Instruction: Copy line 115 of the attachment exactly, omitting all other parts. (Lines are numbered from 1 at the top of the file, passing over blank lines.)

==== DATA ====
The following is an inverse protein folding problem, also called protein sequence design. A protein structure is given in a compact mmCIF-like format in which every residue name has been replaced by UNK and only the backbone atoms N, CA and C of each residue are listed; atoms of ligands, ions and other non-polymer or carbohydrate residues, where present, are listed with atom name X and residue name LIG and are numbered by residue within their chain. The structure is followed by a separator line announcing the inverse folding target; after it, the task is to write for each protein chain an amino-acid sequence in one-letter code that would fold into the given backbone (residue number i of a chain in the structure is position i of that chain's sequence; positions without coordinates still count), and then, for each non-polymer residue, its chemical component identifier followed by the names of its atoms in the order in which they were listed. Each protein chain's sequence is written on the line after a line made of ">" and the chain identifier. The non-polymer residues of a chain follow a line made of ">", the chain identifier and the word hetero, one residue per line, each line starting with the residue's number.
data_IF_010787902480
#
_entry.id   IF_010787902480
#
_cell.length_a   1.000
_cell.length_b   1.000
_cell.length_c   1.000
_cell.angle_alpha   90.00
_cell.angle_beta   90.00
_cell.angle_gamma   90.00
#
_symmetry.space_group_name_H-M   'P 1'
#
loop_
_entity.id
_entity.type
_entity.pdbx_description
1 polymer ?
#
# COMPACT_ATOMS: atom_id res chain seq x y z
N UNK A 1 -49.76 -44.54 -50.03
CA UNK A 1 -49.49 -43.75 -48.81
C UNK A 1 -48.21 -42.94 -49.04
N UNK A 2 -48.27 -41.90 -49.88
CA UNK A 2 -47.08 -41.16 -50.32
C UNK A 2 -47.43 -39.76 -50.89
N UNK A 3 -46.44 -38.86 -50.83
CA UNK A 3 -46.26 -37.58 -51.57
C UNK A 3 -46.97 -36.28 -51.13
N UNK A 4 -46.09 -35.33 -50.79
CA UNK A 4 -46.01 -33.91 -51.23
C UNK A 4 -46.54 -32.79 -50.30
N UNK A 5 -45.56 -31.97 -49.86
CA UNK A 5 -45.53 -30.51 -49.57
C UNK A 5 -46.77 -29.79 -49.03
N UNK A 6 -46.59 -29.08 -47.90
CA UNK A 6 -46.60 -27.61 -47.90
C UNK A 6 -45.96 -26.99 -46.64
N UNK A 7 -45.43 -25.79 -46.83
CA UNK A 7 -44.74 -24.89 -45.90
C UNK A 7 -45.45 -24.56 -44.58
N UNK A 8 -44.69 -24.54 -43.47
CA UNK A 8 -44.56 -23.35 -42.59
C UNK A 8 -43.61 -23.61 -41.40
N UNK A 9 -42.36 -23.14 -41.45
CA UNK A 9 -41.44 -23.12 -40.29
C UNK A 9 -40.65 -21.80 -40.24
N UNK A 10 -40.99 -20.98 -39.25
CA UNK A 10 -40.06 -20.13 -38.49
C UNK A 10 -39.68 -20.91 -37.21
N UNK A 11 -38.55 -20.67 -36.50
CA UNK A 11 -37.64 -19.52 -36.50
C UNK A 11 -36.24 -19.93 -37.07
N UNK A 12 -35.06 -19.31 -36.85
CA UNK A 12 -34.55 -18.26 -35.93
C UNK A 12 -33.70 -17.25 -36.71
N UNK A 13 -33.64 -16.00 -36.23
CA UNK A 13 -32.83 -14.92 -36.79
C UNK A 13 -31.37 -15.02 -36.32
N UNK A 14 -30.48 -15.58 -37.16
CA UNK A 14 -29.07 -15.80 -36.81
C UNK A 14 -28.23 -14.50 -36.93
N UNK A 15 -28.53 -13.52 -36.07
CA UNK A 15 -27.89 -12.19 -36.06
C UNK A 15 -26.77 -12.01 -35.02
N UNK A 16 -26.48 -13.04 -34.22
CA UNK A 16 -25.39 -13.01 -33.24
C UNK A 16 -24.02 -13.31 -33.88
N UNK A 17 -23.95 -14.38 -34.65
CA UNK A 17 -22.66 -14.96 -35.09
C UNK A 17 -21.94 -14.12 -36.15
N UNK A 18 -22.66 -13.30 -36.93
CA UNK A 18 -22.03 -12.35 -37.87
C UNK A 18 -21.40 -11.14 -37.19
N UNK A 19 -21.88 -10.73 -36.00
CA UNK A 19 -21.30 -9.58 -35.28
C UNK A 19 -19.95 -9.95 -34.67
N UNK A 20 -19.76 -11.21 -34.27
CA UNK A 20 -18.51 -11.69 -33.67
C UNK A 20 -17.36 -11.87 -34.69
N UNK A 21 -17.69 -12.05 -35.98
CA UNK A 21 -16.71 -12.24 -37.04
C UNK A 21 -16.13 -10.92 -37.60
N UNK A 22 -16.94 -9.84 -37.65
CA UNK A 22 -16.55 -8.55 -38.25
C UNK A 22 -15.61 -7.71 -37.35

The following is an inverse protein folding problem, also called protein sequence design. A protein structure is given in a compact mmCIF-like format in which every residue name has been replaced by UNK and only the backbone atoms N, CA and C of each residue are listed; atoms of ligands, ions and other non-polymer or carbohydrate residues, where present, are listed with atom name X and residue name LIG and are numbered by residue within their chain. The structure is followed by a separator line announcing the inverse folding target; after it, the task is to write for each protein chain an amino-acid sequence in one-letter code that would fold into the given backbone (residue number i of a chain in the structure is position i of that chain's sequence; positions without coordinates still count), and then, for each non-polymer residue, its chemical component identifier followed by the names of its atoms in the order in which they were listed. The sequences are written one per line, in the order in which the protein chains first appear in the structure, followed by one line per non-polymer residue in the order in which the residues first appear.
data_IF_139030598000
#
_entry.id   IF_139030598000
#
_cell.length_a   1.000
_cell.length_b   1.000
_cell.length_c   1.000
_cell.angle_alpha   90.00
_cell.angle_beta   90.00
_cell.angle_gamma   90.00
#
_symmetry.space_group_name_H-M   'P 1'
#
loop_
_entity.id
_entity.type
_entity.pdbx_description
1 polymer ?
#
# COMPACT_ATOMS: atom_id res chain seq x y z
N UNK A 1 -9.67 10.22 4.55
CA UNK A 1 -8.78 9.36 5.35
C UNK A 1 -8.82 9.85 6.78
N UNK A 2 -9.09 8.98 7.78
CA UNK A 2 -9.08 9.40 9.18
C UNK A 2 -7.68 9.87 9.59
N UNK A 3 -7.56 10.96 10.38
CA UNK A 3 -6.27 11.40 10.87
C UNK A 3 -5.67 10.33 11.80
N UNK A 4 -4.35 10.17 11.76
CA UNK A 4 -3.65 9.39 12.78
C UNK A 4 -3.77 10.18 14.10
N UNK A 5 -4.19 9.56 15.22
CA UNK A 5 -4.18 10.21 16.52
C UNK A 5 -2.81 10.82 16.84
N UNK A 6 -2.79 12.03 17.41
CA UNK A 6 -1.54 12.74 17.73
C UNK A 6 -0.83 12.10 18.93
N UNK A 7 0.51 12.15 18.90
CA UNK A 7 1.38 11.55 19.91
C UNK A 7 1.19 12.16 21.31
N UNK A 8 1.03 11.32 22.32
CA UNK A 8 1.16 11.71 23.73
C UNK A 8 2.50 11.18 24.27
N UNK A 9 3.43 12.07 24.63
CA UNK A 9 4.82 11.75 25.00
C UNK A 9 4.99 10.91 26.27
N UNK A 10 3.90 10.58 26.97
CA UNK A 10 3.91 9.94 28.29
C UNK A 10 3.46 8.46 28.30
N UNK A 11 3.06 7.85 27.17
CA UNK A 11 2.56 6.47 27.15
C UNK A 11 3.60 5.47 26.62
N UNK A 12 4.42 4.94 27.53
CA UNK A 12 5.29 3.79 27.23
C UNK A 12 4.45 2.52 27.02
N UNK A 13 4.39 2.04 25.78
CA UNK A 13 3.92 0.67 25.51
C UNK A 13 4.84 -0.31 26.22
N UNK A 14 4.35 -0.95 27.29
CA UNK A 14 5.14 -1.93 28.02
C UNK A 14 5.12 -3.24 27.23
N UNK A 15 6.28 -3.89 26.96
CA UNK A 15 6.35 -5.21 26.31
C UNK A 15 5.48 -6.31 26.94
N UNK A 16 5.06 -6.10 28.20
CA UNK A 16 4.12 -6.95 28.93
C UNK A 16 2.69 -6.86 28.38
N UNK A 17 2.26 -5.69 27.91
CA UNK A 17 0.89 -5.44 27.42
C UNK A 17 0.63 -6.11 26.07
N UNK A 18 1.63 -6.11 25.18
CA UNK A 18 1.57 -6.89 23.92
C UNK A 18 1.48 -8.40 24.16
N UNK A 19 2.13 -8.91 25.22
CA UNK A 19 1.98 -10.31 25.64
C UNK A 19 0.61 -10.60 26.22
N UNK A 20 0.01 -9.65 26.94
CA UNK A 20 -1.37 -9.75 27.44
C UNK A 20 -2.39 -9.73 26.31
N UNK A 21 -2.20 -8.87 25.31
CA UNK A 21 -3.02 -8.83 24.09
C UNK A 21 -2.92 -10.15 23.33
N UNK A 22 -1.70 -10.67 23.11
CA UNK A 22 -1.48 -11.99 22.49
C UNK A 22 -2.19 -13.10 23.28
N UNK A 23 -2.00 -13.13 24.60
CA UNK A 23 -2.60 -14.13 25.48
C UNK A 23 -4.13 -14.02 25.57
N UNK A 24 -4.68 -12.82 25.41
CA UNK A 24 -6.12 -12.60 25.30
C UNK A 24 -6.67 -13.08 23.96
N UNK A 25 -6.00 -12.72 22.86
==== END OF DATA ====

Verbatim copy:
N UNK A 3 -7.56 10.96 10.38